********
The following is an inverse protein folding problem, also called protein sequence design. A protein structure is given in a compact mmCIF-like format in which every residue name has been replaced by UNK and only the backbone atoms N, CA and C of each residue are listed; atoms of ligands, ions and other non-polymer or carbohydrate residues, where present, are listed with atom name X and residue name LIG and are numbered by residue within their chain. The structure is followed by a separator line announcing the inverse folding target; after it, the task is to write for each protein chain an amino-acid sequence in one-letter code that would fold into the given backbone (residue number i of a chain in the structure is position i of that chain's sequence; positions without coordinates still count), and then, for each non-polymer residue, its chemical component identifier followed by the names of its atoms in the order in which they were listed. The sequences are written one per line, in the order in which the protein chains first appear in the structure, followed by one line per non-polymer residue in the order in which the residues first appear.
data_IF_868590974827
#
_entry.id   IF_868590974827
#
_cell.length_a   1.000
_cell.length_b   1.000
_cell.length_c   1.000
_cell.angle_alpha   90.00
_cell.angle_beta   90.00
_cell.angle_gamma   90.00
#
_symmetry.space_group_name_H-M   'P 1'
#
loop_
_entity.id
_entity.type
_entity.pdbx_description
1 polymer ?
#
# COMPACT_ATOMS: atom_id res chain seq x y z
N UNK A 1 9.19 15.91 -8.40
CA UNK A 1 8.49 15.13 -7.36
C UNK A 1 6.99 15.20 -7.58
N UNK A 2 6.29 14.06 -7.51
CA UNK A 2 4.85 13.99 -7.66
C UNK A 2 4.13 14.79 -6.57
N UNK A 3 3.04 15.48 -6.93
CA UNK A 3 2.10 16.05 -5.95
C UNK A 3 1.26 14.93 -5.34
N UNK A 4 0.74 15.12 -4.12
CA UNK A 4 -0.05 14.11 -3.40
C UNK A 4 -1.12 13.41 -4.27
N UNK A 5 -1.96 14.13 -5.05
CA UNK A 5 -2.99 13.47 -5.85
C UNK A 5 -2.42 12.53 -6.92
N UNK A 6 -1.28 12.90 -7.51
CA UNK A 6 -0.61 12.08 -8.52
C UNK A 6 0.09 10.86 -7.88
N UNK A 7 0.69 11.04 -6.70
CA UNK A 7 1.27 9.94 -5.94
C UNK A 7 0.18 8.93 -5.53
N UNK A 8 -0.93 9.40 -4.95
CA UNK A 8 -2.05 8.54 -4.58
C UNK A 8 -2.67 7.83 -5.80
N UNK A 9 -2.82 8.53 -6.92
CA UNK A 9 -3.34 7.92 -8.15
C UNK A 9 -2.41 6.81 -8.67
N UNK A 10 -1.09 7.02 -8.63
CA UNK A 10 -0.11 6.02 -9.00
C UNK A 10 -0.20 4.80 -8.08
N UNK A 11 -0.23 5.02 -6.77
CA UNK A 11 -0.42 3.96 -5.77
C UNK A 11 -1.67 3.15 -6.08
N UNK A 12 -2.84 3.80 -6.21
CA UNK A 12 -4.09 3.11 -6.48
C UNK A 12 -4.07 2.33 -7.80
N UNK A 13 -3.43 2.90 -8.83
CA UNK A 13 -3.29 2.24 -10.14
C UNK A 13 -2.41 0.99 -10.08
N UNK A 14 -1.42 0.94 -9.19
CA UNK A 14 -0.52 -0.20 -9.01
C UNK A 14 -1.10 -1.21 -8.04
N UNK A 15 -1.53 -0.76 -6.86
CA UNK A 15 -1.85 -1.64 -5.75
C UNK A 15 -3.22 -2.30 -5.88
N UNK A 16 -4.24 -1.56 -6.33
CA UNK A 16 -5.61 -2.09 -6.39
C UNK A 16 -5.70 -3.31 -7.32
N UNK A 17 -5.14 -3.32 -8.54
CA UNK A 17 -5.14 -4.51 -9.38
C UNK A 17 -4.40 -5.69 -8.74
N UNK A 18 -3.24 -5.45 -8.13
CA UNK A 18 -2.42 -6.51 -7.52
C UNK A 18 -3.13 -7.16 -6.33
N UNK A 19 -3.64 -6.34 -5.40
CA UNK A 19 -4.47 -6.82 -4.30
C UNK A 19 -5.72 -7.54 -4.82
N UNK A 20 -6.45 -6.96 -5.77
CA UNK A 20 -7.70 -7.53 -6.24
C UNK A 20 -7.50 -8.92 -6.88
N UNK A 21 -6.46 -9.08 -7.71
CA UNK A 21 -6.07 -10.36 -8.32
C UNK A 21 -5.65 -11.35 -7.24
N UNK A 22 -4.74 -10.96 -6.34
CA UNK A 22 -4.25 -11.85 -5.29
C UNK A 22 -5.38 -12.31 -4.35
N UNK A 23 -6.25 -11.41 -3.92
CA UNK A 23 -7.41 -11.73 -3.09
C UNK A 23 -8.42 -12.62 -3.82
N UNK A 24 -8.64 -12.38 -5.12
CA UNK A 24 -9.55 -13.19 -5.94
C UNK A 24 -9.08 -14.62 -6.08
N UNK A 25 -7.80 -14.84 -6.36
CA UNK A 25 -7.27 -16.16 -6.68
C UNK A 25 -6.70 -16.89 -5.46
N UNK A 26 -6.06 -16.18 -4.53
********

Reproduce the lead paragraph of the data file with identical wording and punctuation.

The following is an inverse protein folding problem, also called protein sequence design. A protein structure is given in a compact mmCIF-like format in which every residue name has been replaced by UNK and only the backbone atoms N, CA and C of each residue are listed; atoms of ligands, ions and other non-polymer or carbohydrate residues, where present, are listed with atom name X and residue name LIG and are numbered by residue within their chain. The structure is followed by a separator line announcing the inverse folding target; after it, the task is to write for each protein chain an amino-acid sequence in one-letter code that would fold into the given backbone (residue number i of a chain in the structure is position i of that chain's sequence; positions without coordinates still count), and then, for each non-polymer residue, its chemical component identifier followed by the names of its atoms in the order in which they were listed. The sequences are written one per line, in the order in which the protein chains first appear in the structure, followed by one line per non-polymer residue in the order in which the residues first appear.